Malaysia

Promoting a passion for reading on remote Malaysian islands

UNICEF Image
© UNICEF video/2007
With support from UNICEF, a new programme aims to improve indigenous children’s school attendance by making learning a more exciting experience.

By Steve Nettleton

TIMANG ISLAND, Malaysia, 20 February 2008 – As bursts of pink and orange peek through the cloudy morning sky, two young boys hop into a long wooden motorboat with their mothers. They are heading for Timbang Island, a half-hour journey away, where the two mothers work as teachers and the boys attend classes.

Small boats like these serve as the only means of transport for many children who go to school on remote islands in this part of Malaysia – if they go at all.

Primary school enrolment is significantly lower amongst the indigenous population of Borneo than in the rest of the country. Sabah, the state where Timbang Island is located, is the only one in Malaysia where the proportion of children reaching fifth grade in primary school has decreased significantly, falling 8 per cent between 1991 and 2001.

Poverty and the remote location of indigenous communities are seen as the main factors in this decline.

‘Drop Everything and Read’

To reverse this trend, a new programme is promoting improved school attendance among indigenous children by making learning a more exciting experience.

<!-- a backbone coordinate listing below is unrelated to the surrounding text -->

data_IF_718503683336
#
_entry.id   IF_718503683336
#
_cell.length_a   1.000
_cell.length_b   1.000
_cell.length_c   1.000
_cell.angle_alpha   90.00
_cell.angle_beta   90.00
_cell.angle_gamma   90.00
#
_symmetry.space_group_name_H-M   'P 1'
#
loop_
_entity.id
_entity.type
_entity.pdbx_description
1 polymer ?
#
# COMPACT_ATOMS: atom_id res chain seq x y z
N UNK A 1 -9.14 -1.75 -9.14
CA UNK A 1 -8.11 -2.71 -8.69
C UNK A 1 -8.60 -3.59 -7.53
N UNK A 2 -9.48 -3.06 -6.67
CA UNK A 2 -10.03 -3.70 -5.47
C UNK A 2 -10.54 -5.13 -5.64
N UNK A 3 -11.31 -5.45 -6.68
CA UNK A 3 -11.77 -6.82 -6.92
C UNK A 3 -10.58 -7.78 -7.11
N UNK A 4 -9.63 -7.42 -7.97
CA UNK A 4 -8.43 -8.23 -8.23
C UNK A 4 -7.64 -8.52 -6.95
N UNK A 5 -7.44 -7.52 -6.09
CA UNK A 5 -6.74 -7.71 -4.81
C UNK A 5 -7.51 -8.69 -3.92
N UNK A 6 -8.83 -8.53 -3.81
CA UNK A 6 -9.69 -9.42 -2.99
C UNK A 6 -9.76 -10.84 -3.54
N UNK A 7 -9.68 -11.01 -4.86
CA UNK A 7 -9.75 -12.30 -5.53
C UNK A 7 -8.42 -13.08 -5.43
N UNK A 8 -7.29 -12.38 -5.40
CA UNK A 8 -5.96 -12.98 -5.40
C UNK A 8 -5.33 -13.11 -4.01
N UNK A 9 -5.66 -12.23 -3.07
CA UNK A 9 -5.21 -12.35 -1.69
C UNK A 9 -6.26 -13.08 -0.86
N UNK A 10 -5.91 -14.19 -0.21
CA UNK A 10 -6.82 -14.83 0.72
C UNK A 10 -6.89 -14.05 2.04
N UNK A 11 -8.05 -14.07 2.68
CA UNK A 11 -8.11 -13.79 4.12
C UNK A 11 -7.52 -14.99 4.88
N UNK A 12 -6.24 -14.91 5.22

UNICEF Image
© UNICEF video/2007
A new programme, Drop Everything and Read, is being introduced to 30 schools in two Malaysian states to encourage attendance among indigenous island populations.

Students in the programme – known as ‘Drop Everything and Read’, or DEAR – work with computers to learn pronunciation, vocabulary and spelling. Their teachers use educational games and materials designed to interest indigenous children and promote good reading habits.

With support from UNICEF and the Malaysian Ministry of Education, the programme is being introduced to 30 schools across the states of Sabah and Sarawak. Three-day-long DEAR camps are also being organized, bringing students together to share experiences and compete in spelling bees.

“The most important thing is to catch their interest in education, to catch their interest in reading,” said Malaysia’s Deputy Minister for Education, Hon Choon Kim. “From the response from the parents and the officers, the feedback given to me is very encouraging.”

Building a foundation for life

Zaini bin Ali, 12, is one of the top students in his class. He not only keeps regular attendance at school but also takes part in the DEAR camps. He is Bajau, from the second largest ethnic group in Sabah.

Zaini’s family, like most on Timbang Island, makes a living from the sea. He often helps clean and prepare the shrimp and other catches that his fisherman father brings home. The boy says he particularly enjoys learning English and visiting the school’s new library with his teacher.

“One day I want to become a doctor,” says Zaini. “By studying English now, I can build a foundation that will help me later on in life.”

Advocates of DEAR hope a more interactive and enjoyable classroom environment will help ensure that school plays a greater role in the lives of young indigenous children like Zaini – both improving their performance in class and on national exams, and providing a deeper understanding of the world beyond their island homes.


 

 

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UNICEF correspondent Steve Nettleton reports on a new programme for encouraging literacy on remote Malaysian islands.
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